…the exactitude of matters of table… 

— Rosalind Krauss, The Optical Unconscious, 1994. 

For some time now, we, at Periphery Space, have been trying to rethink the exhibition and the processes that lead towards an exhibition. This rethinking is motivated by many things, such as cultural changes in relation to technology and social media, our peripheral and unique location within Gorey School of Art, our artist-run ethos, and a very real ambition to change the relationship between the art institution and the artist in the processes that lead towards making and experiencing art in the public sphere.

Every year we come together to rethink what we did the previous year. We are always wanting more from the process of exhibition-making. We believe exhibitions play an important part in motivating artists to make work towards, and we always aim to exhibit art that challenges the public’s thresholds of taste and thinking. This year we came together with an emphasis on the moment immediately following art school, when the isolated artist is left to shoulder the responsibility of making and disseminating their own work. Hence “peripheriesPOST”. 

The word “table” has come up repeatedly during our process of rethinking the exhibition at Periphery Space. In a recent conversation between Helen Molesworth and Benjamin H.D. Buchloh on the painter Gerhard Richter, the critics discuss Richter’s last ever painting (made in 2023) in relation to his first ever painting (made in 1962) “Tisch/Table”. 

The table also makes an appearance in philosopher Graham Harmen’s Object-Oriented Ontology, as a criticism of reducing one thing into this or that system of thought, scientific or humanist. Interestingly, Harmen says that artists don’t reduce objects to their mere function or form, but perceive objects, like a table, as a conjunction of the table’s materiality and its effects on humans.

With this in mind, we asked the question: How could we inject the function and form of a table into an exhibition? And why? The why comes from thinking of the table as a positive social construct to eat and talk among friends, family and artists. Conversation has been an integral part of the processes that have led to this exhibition. The form that this table might take was another question and challenge in relation to the curation of artworks in, around and on top of the table.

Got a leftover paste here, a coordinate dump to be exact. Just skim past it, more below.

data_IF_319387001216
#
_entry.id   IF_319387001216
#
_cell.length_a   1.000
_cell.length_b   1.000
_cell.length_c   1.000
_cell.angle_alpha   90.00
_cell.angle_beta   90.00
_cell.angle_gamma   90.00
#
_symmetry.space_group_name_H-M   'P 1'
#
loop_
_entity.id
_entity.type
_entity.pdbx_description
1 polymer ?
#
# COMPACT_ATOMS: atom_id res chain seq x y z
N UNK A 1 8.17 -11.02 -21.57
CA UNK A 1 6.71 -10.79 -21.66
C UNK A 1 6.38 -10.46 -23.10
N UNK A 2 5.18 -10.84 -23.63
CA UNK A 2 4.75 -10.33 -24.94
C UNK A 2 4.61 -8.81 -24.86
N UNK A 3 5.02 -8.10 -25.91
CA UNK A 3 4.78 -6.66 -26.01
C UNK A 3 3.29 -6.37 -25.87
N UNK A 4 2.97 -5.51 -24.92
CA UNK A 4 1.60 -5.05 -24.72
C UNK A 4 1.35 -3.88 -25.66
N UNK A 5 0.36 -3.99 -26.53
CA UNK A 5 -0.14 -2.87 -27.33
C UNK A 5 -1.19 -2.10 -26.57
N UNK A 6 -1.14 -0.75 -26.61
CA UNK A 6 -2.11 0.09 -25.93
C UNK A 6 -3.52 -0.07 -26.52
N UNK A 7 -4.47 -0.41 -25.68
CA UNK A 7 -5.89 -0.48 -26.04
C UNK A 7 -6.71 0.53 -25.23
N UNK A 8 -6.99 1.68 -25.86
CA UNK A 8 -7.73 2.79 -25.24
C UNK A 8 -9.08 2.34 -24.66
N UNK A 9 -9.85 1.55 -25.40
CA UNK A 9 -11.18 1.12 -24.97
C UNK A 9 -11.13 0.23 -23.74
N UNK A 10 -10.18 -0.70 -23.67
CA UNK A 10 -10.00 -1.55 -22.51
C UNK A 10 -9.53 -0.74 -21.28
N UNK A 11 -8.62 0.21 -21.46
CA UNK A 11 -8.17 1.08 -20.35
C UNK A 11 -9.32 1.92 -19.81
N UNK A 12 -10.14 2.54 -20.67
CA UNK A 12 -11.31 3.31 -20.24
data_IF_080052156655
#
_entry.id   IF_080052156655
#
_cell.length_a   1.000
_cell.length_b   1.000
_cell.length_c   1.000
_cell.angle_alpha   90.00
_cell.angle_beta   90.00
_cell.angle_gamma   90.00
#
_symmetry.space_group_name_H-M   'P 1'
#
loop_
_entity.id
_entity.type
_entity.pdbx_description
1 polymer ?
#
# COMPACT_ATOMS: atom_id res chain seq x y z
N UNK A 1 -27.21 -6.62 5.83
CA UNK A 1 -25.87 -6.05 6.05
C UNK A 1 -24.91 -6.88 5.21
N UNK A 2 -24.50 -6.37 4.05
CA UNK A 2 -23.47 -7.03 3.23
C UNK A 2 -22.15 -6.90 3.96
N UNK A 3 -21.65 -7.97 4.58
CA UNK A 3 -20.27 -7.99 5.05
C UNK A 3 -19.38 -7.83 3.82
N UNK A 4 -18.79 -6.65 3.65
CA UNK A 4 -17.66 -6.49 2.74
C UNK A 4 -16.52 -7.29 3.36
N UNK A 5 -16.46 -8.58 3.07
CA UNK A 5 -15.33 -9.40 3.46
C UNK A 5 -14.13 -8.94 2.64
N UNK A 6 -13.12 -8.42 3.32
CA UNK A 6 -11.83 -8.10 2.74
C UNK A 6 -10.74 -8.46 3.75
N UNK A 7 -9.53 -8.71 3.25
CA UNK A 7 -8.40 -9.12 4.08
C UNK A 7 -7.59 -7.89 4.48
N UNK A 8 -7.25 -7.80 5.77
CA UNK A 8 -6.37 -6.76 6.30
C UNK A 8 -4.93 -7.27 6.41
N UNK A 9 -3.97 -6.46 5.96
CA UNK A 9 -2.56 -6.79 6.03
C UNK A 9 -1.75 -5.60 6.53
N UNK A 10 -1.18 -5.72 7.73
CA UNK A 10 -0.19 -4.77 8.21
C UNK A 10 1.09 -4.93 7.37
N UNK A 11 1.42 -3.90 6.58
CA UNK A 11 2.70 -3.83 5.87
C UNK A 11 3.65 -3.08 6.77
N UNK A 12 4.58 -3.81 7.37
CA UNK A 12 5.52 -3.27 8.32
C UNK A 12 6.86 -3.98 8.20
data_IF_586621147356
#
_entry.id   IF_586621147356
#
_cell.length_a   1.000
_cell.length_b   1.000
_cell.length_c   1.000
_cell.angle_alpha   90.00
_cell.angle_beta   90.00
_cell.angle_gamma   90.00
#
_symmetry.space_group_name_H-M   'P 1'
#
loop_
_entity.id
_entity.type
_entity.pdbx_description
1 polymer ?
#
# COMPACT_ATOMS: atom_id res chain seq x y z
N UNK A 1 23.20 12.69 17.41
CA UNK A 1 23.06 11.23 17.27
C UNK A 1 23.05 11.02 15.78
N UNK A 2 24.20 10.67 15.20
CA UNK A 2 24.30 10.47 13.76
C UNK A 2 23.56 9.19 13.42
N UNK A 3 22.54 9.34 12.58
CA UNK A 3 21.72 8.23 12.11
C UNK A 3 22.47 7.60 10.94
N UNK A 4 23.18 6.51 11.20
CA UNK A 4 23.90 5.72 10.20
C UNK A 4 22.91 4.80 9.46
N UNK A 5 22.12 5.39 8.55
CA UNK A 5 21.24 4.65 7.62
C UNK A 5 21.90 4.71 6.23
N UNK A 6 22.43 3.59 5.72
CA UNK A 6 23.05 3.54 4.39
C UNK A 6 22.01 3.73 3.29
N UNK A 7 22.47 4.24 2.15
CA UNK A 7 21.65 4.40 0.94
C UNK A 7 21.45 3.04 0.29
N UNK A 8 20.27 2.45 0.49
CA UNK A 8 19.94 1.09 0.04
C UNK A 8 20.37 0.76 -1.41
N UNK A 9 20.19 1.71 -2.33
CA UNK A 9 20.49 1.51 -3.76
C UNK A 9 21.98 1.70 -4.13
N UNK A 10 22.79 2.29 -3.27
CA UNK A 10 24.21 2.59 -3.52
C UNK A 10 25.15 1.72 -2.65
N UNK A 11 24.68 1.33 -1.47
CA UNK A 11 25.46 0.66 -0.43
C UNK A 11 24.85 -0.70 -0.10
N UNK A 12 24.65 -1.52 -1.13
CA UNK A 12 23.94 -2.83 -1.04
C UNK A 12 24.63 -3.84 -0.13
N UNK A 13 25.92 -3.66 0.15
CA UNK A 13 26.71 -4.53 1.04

In this formal respect, the table becomes a foil in both form and function, to facilitate another way of rethinking the exhibition. In one sense we want to take part of the exhibition back for the artists to engage and enjoy, rather than an event that is handed over to the public to experience in the absence of the artist. That is why we commissioned a chef to prepare a dinner in the space for the artists, which then becomes the formal conceit to offset the artworks in the space. 

The 20 artists who are exhibiting work at Periphery Space this August range across different media. They represent a richness in the arts in Ireland that most of the time goes unnoticed. We are very excited about what they have achieved to formulate as individuals and as a community of artists in this very experimental process of developing work for the resulting exhibition Matters of Table.

Artists: Helen McNulty (Belfast/Wicklow), Vasiliki Stasinaki (Belfast/Antwerp), Susan Montgomery (Cork), Debi Paul (Wicklow), Johnny O’Grady (Dublin), Daniel Coleman (Armagh), Banbha Mc Cann (Dublin), Tara James Power (Wexford), Niamh Coffey (Dublin), Joe Nix (Carlow), Naomi Draper (Roscommon), Tamara Gangnus (Wexford), Sarah O Brien (West Cork), Florencia Caiazza (Dublin/Venezeula), Emma Hayes (Dublin), Noel Hensey (Kildare), Lucy Sheridan (Dublin), Anne Ffrench  (Wexford), Kate Dunne, Olivia Normile (Dublin), Fiona Somers (Wexford), Kian Benson Bailes (Sligo)


peripheriesPOST has become an experimental and communitarian project that brings together artists who feel lost in the POST of art school, or isolated artists who just want to connect with other artists. We see this new project — POST all the things that have happened in the last few years — as an opportunity to facilitate a space where artists can come together and feel supported in what they are questioning and developing in their work.

peripheriesPOST is supported by Wexford Arts Office.